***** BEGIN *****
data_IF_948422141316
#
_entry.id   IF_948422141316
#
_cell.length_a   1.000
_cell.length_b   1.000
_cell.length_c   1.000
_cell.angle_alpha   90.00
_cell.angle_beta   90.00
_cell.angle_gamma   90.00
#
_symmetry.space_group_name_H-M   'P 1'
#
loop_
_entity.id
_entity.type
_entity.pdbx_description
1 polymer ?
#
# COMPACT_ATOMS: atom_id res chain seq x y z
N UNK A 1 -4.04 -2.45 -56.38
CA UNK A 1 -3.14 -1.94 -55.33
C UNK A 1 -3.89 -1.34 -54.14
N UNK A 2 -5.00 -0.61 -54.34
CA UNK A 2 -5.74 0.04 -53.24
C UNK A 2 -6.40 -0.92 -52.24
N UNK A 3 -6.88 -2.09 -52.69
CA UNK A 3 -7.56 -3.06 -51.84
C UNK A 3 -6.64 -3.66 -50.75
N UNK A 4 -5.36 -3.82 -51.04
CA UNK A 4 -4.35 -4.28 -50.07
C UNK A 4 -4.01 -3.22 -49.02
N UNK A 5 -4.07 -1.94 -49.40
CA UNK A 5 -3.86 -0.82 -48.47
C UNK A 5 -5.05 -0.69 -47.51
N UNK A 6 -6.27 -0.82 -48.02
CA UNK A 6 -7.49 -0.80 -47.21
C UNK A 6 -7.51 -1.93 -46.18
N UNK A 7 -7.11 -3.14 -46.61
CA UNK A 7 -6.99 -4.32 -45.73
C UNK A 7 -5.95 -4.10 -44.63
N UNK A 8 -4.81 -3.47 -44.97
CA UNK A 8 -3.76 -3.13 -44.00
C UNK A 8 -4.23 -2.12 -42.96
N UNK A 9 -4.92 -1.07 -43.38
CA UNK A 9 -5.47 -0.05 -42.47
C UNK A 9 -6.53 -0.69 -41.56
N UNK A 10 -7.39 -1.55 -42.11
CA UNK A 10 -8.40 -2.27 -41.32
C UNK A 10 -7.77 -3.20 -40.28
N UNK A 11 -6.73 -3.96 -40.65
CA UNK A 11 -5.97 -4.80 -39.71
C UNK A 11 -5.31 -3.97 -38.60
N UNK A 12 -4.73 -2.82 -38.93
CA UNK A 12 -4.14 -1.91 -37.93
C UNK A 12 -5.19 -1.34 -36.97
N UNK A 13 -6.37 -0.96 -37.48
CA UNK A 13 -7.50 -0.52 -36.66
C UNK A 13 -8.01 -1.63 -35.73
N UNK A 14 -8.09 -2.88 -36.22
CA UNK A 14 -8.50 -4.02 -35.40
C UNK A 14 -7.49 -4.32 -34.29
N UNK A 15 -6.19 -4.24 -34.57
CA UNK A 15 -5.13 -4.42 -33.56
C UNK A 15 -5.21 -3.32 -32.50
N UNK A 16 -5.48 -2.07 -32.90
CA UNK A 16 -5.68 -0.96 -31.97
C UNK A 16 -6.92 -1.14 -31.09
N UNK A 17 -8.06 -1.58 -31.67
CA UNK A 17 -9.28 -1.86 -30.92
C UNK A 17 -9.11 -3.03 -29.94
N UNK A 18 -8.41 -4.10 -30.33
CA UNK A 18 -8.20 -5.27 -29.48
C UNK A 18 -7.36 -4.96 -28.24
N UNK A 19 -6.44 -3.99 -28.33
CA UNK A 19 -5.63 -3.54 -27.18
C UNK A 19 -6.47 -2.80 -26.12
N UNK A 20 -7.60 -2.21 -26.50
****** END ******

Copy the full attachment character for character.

data_IF_948422141316
#
_entry.id   IF_948422141316
#
_cell.length_a   1.000
_cell.length_b   1.000
_cell.length_c   1.000
_cell.angle_alpha   90.00
_cell.angle_beta   90.00
_cell.angle_gamma   90.00
#
_symmetry.space_group_name_H-M   'P 1'
#
loop_
_entity.id
_entity.type
_entity.pdbx_description
1 polymer ?
#
# COMPACT_ATOMS: atom_id res chain seq x y z
N UNK A 1 -4.04 -2.45 -56.38
CA UNK A 1 -3.14 -1.94 -55.33
C UNK A 1 -3.89 -1.34 -54.14
N UNK A 2 -5.00 -0.61 -54.34
CA UNK A 2 -5.74 0.04 -53.24
C UNK A 2 -6.40 -0.92 -52.24
N UNK A 3 -6.88 -2.09 -52.69
CA UNK A 3 -7.56 -3.06 -51.84
C UNK A 3 -6.64 -3.66 -50.75
N UNK A 4 -5.36 -3.82 -51.04
CA UNK A 4 -4.35 -4.28 -50.07
C UNK A 4 -4.01 -3.22 -49.02
N UNK A 5 -4.07 -1.94 -49.40
CA UNK A 5 -3.86 -0.82 -48.47
C UNK A 5 -5.05 -0.69 -47.51
N UNK A 6 -6.27 -0.82 -48.02
CA UNK A 6 -7.49 -0.80 -47.21
C UNK A 6 -7.51 -1.93 -46.18
N UNK A 7 -7.11 -3.14 -46.61
CA UNK A 7 -6.99 -4.32 -45.73
C UNK A 7 -5.95 -4.10 -44.63
N UNK A 8 -4.81 -3.47 -44.97
CA UNK A 8 -3.76 -3.13 -44.00
C UNK A 8 -4.23 -2.12 -42.96
N UNK A 9 -4.92 -1.07 -43.38
CA UNK A 9 -5.47 -0.05 -42.47
C UNK A 9 -6.53 -0.69 -41.56
N UNK A 10 -7.39 -1.55 -42.11
CA UNK A 10 -8.40 -2.27 -41.32
C UNK A 10 -7.77 -3.20 -40.28
N UNK A 11 -6.73 -3.96 -40.65
CA UNK A 11 -5.97 -4.80 -39.71
C UNK A 11 -5.31 -3.97 -38.60
N UNK A 12 -4.73 -2.82 -38.93
CA UNK A 12 -4.14 -1.91 -37.93
C UNK A 12 -5.19 -1.34 -36.97
N UNK A 13 -6.37 -0.96 -37.48
CA UNK A 13 -7.50 -0.52 -36.66
C UNK A 13 -8.01 -1.63 -35.73
N UNK A 14 -8.09 -2.88 -36.22
CA UNK A 14 -8.50 -4.02 -35.40
C UNK A 14 -7.49 -4.32 -34.29
N UNK A 15 -6.19 -4.24 -34.57
CA UNK A 15 -5.13 -4.42 -33.56
C UNK A 15 -5.21 -3.32 -32.50
N UNK A 16 -5.48 -2.07 -32.90
CA UNK A 16 -5.68 -0.96 -31.97
C UNK A 16 -6.92 -1.14 -31.09
N UNK A 17 -8.06 -1.58 -31.67
CA UNK A 17 -9.28 -1.86 -30.92
C UNK A 17 -9.11 -3.03 -29.94
N UNK A 18 -8.41 -4.10 -30.33
CA UNK A 18 -8.20 -5.27 -29.48
C UNK A 18 -7.36 -4.96 -28.24
N UNK A 19 -6.44 -3.99 -28.33
CA UNK A 19 -5.63 -3.54 -27.18
C UNK A 19 -6.47 -2.80 -26.12
N UNK A 20 -7.60 -2.21 -26.50